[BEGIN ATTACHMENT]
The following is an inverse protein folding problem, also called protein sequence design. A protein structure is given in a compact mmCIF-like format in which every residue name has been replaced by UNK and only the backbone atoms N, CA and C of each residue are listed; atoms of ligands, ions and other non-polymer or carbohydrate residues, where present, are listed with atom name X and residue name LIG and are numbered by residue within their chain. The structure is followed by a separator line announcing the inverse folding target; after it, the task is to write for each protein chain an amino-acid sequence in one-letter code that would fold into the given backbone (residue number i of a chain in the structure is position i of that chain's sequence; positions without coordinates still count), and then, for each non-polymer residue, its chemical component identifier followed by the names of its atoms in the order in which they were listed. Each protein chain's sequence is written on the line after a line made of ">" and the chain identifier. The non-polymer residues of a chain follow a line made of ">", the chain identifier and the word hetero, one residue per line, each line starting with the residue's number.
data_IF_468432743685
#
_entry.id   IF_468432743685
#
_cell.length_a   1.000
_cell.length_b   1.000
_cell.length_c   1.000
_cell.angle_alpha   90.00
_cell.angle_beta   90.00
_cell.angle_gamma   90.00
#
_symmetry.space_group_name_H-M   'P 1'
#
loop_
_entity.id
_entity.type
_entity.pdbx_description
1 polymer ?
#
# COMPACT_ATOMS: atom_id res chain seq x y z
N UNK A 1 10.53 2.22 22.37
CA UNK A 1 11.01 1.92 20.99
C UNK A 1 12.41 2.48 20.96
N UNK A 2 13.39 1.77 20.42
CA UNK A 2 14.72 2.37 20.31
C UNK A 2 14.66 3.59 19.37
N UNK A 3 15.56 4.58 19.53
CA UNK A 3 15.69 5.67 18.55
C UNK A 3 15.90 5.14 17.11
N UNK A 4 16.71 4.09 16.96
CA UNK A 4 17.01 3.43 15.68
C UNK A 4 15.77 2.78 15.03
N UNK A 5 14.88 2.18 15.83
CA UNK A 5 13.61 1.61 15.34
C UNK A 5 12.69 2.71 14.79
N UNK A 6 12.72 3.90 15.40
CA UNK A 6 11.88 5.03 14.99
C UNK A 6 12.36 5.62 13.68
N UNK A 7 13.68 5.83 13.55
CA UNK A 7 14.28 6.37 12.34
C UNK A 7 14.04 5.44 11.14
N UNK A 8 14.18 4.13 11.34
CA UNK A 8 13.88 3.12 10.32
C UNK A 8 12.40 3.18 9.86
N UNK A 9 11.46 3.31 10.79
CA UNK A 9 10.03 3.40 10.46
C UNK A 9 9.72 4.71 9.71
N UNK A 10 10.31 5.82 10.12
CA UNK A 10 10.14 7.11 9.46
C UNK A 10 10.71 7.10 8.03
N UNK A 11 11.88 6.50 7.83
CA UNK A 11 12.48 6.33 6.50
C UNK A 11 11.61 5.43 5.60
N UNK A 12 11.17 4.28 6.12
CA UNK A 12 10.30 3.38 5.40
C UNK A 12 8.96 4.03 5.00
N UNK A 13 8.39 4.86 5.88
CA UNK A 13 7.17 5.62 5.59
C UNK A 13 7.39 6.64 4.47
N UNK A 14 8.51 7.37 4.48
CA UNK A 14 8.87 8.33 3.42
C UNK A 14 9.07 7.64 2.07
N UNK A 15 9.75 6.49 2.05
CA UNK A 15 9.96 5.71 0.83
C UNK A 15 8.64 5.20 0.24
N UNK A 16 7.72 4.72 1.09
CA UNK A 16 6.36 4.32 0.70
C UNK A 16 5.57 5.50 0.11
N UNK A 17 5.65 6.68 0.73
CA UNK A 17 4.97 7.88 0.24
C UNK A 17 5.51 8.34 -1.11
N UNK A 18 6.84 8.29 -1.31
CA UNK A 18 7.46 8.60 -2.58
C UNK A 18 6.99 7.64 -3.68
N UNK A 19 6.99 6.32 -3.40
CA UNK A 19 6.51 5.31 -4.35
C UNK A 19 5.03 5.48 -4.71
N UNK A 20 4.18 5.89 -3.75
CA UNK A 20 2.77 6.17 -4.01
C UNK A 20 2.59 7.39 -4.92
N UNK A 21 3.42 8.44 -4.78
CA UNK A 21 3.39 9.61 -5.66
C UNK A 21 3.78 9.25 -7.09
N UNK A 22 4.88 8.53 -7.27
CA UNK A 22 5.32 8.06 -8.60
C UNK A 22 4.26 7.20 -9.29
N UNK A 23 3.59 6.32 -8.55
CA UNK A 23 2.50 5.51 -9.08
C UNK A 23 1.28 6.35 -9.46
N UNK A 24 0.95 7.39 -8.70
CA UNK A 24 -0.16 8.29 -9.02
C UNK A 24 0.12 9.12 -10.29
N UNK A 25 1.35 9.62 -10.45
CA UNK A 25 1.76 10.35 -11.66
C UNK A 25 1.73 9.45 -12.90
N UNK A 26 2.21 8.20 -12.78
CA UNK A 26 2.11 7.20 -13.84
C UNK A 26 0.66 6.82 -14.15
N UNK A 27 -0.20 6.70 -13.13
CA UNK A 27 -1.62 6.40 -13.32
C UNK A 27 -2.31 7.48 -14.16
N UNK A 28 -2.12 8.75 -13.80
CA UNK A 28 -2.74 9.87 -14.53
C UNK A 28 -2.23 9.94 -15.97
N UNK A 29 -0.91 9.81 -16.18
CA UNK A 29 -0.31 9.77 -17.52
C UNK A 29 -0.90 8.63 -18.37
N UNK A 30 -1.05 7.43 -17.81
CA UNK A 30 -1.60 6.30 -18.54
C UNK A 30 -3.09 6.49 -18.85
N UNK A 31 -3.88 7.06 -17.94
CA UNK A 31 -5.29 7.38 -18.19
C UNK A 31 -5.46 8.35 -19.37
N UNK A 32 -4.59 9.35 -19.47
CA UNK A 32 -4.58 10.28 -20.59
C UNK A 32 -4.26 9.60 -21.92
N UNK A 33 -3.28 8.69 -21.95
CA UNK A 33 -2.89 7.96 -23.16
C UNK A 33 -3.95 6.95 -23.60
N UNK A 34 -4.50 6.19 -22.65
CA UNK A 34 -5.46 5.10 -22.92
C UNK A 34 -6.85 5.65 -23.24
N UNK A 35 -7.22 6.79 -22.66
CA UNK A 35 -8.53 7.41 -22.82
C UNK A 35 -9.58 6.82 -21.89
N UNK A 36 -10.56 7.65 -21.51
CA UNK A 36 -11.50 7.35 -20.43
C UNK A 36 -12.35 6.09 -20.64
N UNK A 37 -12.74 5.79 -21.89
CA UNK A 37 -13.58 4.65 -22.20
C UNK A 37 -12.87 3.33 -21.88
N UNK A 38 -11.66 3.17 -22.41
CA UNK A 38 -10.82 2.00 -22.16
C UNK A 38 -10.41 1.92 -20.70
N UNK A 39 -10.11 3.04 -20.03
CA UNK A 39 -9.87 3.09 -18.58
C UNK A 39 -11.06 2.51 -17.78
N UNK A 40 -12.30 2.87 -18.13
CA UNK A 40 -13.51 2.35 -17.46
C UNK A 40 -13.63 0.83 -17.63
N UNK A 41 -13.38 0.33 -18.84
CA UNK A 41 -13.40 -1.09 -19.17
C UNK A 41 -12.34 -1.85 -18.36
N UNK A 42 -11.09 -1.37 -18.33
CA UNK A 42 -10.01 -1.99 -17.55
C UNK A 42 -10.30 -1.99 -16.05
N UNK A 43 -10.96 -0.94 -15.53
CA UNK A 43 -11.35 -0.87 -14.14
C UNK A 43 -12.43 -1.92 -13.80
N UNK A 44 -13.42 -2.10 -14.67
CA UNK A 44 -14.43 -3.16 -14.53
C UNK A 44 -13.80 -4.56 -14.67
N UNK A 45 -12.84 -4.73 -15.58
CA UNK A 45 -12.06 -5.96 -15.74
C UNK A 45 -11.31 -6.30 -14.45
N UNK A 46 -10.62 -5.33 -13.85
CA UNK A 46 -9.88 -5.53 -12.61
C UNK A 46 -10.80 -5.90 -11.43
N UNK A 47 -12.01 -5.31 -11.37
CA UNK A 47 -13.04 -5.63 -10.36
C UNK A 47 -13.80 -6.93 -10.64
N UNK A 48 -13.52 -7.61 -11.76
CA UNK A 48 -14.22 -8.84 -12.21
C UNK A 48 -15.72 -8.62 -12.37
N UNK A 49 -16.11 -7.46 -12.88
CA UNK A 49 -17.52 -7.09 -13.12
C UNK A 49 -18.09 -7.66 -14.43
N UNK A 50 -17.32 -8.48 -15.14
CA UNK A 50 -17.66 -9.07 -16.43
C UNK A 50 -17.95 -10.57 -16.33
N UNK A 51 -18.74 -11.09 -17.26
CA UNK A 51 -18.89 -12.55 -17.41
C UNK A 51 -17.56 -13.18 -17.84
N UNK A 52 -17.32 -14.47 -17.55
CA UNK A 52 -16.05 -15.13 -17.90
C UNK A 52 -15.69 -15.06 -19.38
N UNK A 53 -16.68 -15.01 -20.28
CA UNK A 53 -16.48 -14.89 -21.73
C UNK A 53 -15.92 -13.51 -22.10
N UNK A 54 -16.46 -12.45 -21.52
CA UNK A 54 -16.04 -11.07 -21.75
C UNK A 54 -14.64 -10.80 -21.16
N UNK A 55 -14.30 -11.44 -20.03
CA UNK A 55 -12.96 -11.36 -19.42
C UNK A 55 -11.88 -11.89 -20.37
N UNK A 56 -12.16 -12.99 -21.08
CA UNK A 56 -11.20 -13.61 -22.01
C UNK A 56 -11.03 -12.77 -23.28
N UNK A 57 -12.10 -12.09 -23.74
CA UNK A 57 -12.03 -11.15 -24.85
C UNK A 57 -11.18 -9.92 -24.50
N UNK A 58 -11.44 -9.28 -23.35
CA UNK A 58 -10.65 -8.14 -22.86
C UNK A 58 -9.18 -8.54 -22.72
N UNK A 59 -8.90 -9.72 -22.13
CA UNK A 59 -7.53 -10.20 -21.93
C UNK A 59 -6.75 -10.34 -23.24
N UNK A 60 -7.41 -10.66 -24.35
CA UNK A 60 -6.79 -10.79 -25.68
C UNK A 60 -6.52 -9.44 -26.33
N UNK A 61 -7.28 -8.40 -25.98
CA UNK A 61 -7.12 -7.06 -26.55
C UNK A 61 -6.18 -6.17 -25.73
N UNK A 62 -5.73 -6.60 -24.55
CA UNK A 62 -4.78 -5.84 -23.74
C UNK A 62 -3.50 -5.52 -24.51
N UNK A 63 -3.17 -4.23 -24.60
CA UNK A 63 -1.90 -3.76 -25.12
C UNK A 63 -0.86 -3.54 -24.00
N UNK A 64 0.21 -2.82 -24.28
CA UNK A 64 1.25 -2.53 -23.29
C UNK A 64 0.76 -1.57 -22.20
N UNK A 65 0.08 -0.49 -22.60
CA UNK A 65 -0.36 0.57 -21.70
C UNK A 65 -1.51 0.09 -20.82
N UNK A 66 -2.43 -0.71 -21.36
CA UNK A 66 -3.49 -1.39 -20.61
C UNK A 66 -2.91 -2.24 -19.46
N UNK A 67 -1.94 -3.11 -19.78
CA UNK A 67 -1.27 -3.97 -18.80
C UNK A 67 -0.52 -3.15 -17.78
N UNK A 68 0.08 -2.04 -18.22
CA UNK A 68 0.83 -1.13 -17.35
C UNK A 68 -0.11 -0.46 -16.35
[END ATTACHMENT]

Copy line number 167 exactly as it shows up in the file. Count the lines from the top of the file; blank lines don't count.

CA UNK A 49 -17.52 -7.09 -13.12